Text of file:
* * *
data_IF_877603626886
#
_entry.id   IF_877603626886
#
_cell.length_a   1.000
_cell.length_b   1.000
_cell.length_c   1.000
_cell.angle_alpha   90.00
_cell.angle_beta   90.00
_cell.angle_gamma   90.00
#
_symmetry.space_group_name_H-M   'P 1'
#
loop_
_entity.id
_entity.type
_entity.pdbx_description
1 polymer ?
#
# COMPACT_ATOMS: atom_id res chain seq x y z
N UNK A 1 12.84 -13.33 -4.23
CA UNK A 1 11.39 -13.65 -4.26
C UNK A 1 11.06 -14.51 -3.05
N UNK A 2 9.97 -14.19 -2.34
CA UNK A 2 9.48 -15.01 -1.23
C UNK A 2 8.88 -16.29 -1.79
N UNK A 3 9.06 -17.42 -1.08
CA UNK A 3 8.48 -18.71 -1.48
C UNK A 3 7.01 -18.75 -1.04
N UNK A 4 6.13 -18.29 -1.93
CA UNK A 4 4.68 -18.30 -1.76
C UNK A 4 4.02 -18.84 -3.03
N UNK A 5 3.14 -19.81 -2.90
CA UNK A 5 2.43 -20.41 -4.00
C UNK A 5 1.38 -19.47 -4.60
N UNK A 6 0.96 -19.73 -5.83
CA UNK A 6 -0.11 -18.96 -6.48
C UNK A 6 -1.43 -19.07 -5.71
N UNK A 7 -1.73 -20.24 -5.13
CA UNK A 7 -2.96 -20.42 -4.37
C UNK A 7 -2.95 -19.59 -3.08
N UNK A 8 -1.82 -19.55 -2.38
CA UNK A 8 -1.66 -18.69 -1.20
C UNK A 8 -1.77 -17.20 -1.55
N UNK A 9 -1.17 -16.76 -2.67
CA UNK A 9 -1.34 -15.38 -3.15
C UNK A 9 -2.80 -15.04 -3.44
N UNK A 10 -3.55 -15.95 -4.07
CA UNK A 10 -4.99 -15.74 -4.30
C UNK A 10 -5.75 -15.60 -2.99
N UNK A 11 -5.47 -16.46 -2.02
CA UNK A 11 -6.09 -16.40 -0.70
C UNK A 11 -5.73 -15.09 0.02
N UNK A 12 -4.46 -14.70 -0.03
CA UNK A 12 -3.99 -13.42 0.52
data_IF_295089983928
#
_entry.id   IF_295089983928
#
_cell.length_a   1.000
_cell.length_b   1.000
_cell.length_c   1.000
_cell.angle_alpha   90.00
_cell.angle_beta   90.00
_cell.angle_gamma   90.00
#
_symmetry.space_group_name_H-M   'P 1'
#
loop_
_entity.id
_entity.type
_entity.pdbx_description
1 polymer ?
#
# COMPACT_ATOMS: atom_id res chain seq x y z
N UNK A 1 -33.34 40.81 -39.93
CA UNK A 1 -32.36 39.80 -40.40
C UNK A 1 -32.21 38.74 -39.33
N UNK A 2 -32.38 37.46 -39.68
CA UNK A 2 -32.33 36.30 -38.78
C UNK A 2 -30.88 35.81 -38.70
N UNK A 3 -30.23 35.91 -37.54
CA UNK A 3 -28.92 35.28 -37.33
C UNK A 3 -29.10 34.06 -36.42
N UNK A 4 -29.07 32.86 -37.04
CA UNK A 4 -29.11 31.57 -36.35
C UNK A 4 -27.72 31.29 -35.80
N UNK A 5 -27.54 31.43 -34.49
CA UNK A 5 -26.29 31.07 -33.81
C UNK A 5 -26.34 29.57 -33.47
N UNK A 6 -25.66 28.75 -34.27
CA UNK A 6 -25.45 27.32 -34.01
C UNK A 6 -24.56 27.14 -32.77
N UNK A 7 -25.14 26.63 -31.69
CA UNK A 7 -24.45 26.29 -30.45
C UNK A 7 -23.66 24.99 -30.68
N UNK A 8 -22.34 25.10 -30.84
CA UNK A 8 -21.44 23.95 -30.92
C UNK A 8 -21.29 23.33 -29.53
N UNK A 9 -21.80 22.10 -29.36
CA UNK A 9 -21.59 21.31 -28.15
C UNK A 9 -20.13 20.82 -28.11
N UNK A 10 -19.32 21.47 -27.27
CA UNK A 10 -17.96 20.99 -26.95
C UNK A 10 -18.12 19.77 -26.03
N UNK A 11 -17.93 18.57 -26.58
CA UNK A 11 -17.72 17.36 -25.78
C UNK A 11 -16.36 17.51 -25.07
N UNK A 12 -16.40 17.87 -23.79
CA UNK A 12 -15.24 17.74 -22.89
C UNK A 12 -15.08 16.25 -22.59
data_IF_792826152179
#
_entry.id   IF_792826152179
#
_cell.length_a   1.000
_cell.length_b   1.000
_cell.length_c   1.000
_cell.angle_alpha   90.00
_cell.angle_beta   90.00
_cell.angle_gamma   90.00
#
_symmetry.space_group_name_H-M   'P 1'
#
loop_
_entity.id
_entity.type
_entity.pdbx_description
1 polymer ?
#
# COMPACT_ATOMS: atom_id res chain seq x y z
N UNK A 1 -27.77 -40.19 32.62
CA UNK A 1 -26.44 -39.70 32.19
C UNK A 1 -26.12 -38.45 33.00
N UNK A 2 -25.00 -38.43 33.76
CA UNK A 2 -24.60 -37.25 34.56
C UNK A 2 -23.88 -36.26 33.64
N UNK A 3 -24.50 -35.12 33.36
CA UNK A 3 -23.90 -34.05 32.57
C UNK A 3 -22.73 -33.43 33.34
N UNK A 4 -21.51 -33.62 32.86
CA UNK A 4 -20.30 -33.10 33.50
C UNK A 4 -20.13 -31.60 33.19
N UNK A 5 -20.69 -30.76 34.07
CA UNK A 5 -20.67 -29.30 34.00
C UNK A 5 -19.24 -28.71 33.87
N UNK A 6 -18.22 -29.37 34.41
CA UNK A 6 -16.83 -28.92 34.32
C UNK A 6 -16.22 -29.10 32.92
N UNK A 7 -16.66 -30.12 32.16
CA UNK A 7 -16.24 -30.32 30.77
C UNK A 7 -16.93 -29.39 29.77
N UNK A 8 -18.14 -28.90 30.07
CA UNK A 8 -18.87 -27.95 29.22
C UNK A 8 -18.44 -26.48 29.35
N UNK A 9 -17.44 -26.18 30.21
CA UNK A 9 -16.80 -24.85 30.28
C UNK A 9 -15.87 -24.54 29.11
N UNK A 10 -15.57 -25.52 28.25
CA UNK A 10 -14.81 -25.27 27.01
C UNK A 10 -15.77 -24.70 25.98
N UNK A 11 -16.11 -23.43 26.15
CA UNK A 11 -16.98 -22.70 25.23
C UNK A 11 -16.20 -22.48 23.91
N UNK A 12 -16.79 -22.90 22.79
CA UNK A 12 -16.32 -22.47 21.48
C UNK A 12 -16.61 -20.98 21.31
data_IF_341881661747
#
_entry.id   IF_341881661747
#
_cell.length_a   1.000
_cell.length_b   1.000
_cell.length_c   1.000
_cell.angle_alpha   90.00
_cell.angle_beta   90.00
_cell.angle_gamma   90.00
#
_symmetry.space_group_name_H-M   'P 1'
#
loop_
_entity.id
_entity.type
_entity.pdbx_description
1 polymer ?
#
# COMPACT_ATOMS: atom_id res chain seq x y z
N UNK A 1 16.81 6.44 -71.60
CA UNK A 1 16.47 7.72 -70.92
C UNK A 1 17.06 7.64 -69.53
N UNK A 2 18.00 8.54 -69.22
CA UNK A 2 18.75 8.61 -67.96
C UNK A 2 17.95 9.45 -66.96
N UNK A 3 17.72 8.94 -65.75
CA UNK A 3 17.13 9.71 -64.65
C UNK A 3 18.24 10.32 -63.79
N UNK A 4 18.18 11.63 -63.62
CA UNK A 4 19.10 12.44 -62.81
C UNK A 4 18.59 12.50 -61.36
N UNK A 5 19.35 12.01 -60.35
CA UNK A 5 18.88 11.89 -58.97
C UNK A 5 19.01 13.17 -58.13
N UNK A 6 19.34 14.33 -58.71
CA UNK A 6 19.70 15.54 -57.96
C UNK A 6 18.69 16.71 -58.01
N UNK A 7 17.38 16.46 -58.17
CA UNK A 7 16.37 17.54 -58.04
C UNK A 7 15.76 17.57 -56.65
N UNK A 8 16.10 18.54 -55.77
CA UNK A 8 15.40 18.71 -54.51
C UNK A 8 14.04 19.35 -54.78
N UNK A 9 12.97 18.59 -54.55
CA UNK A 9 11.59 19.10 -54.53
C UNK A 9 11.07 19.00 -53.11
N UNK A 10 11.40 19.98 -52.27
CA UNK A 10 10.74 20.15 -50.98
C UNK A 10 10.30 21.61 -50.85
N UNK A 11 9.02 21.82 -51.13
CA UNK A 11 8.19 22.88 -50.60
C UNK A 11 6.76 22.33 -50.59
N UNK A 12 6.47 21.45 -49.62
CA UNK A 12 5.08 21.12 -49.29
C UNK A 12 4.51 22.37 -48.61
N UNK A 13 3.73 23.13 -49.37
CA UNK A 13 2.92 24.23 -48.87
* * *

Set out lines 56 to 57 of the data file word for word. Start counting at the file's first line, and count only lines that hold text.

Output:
data_IF_295089983928
#